Very tasty. Bought at dobrateame in Portland. 3 infusions at 1.5, 3 and 4 minutes.
Oh the memories! Haricot verts, fresh spring asparagus, sweet corn! A season in a cup. Sweet and toasty on the tongue. The wet leaves smell like the perfume of flowering lilacs, although that doesn’t come through in the infusion except for a delicate aroma. Characteristics of Yunnan Mao Cha definitely are present, but they do not define this tea. It is much more delicate.
Dark stick-like leaves. This tea is loose. Aroma of sweet hay and citrus fruits. A red amber color in the cup. Sweet tasting but with a light body and an amazingly long smooth finish. Reminiscent of some very short-brewed Shu puer of impressive quality. In lower quality Shu bings I have tasted, the flavor is earthy and muddy without much nuance to the aroma other than getting heavier as infusions progress. This tea shares the soft body and comfort to the stomach, but the flavors and aroma are delicious. Not being a brick, I think this will not give many infusions (when compared to similar Puer) but the infusions that exist are very much worth the sacrifice.
Rich, but with a light body. That’s the contradiction of this delicious small-leaf variety. Usually I attribute this sort of rich texture to large leaves like Liu’An Guapian or Tai Ping Hou Kui. And yet these small leaves really soak into the water for a cloudy and mouth-filling infusion. This tea is also fairly tippy, which definitely accounts for its airy body and artichoke green flavor. There’s a hint of dryness in the aftertaste, but the light vegetable flavor stays on the front of the tongue for a while.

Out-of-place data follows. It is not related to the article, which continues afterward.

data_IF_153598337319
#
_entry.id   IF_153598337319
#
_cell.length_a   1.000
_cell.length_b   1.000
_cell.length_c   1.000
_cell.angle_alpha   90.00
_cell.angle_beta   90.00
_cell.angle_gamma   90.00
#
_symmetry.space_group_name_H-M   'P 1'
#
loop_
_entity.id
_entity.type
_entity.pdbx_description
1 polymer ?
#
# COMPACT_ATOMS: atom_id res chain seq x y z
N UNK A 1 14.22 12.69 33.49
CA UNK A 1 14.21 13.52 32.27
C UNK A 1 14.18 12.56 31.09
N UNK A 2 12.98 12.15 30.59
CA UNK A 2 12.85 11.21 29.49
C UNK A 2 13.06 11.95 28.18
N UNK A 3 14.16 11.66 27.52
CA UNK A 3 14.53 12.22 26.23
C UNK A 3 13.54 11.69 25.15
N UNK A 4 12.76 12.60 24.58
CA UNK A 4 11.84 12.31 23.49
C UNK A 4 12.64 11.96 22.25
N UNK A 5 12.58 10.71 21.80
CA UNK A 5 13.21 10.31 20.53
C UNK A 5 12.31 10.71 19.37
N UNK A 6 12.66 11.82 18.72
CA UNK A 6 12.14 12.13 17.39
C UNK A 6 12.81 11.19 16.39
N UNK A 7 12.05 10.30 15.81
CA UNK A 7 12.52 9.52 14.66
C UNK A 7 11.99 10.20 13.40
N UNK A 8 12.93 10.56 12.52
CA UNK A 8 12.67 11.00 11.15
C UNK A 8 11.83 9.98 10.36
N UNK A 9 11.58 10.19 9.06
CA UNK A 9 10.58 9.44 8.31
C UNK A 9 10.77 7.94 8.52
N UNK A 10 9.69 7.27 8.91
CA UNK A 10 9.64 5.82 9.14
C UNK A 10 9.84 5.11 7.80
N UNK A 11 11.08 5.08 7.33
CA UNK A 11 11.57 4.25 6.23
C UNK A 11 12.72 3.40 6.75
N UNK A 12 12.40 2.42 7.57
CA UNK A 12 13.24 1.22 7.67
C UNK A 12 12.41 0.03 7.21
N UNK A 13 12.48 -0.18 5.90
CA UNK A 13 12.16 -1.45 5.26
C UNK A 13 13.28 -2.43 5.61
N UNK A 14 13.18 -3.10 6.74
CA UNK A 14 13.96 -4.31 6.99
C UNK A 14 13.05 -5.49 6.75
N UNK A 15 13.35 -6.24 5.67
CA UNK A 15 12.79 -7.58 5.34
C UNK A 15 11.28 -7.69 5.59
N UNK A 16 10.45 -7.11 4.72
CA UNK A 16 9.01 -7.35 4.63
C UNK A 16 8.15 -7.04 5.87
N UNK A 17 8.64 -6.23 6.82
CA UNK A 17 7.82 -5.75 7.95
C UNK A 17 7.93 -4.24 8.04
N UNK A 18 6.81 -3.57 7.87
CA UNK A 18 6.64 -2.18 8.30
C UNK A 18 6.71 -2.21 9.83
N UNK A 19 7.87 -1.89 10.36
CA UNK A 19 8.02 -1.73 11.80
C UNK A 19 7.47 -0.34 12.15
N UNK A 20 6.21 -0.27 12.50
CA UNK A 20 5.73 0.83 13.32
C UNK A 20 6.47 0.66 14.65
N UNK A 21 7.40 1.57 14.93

Infused Chinese-green-style with leaves floating in a tall glass, this tea makes a long-lasting cup. A little sweet with a gentle body and a bit of the “smoky” taste I attribute to Yunnan teas.
Very clear, light gold infusion. The aroma of a much richer and darker black tea, maybe reminiscent of a Chinese Dian Hong (滇红). A gently sweet and soft taste with a hint of dryness in the aftertaste which implies that the lightness of body is inherent and not due to under steeping. Whereas I usually expect a rich body underneath quite a punch of floral flavor from a First Flush Darjeeling, this is much more mellow and it’s a good thing.
This 2011 harvest of Da Hong Pao is fantastic. A rich, roasty brew reminiscent of fall evenings and campfire cooking.
The infusion looks like a medium amber syrup. like the color suggests, it is slightly sweet in a lightly honeyed cereal kind of way. the roast is a balanced of smokiness and sauteed butter. my tongue keeps playing the series of tastes of in my mouth even after several minutes of not having had any tea. this is the sign of a good tea.
While I generally reserve this tea for colder days (like today) a roasted tea during warmer days can feel wonderful and help with temperature regulation.